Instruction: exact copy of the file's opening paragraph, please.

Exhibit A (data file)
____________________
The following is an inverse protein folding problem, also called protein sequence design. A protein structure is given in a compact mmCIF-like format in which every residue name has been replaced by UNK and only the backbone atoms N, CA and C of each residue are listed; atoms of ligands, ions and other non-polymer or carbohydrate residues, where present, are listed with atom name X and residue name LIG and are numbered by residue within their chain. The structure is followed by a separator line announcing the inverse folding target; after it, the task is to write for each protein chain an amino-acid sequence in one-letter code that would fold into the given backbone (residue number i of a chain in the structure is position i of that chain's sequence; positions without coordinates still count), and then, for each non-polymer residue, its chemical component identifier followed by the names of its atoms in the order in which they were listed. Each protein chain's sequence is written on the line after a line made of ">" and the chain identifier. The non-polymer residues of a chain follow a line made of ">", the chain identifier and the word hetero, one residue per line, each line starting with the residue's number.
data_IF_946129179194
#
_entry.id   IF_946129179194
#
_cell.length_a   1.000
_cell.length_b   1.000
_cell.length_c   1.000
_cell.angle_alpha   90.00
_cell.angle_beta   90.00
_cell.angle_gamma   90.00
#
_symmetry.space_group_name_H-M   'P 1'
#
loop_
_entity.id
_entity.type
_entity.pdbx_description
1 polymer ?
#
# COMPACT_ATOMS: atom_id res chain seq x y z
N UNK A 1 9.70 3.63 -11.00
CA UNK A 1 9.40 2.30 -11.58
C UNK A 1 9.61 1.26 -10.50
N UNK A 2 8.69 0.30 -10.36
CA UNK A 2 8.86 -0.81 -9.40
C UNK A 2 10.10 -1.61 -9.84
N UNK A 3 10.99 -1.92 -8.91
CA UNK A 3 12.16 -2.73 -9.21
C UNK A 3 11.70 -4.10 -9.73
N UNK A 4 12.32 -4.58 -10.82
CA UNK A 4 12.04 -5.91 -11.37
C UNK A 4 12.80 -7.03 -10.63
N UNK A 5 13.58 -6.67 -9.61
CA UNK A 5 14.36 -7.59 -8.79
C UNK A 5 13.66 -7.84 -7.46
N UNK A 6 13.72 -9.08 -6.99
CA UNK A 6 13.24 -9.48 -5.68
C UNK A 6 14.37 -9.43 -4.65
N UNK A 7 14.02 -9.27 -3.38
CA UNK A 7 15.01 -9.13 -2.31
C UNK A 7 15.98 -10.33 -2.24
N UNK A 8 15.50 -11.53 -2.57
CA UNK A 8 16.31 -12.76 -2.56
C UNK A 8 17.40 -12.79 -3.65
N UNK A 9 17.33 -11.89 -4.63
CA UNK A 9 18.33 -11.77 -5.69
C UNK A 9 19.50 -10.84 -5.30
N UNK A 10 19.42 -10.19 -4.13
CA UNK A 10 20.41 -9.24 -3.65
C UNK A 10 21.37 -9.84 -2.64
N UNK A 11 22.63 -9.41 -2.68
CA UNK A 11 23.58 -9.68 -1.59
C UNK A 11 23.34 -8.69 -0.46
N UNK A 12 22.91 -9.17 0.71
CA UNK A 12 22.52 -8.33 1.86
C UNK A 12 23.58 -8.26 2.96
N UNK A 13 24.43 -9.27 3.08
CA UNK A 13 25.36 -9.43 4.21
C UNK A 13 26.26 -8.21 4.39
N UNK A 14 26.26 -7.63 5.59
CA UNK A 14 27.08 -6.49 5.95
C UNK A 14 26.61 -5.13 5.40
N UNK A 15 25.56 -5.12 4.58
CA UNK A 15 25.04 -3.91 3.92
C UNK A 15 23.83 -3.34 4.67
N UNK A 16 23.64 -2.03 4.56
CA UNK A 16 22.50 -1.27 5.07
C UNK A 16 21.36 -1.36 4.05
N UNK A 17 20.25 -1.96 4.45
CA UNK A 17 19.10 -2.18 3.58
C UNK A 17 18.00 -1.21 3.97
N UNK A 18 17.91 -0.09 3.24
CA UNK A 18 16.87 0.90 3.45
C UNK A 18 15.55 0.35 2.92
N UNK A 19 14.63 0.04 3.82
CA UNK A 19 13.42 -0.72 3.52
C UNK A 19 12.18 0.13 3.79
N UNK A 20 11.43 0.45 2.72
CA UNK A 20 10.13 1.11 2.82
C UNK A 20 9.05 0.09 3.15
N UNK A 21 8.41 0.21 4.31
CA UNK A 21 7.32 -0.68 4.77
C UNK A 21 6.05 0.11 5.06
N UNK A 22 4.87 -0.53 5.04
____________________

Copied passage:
The following is an inverse protein folding problem, also called protein sequence design. A protein structure is given in a compact mmCIF-like format in which every residue name has been replaced by UNK and only the backbone atoms N, CA and C of each residue are listed; atoms of ligands, ions and other non-polymer or carbohydrate residues, where present, are listed with atom name X and residue name LIG and are numbered by residue within their chain. The structure is followed by a separator line announcing the inverse folding target; after it, the task is to write for each protein chain an amino-acid sequence in one-letter code that would fold into the given backbone (residue number i of a chain in the structure is position i of that chain's sequence; positions without coordinates still count), and then, for each non-polymer residue, its chemical component identifier followed by the names of its atoms in the order in which they were listed. Each protein chain's sequence is written on the line after a line made of ">" and the chain identifier. The non-polymer residues of a chain follow a line made of ">", the chain identifier and the word hetero, one residue per line, each line starting with the residue's number.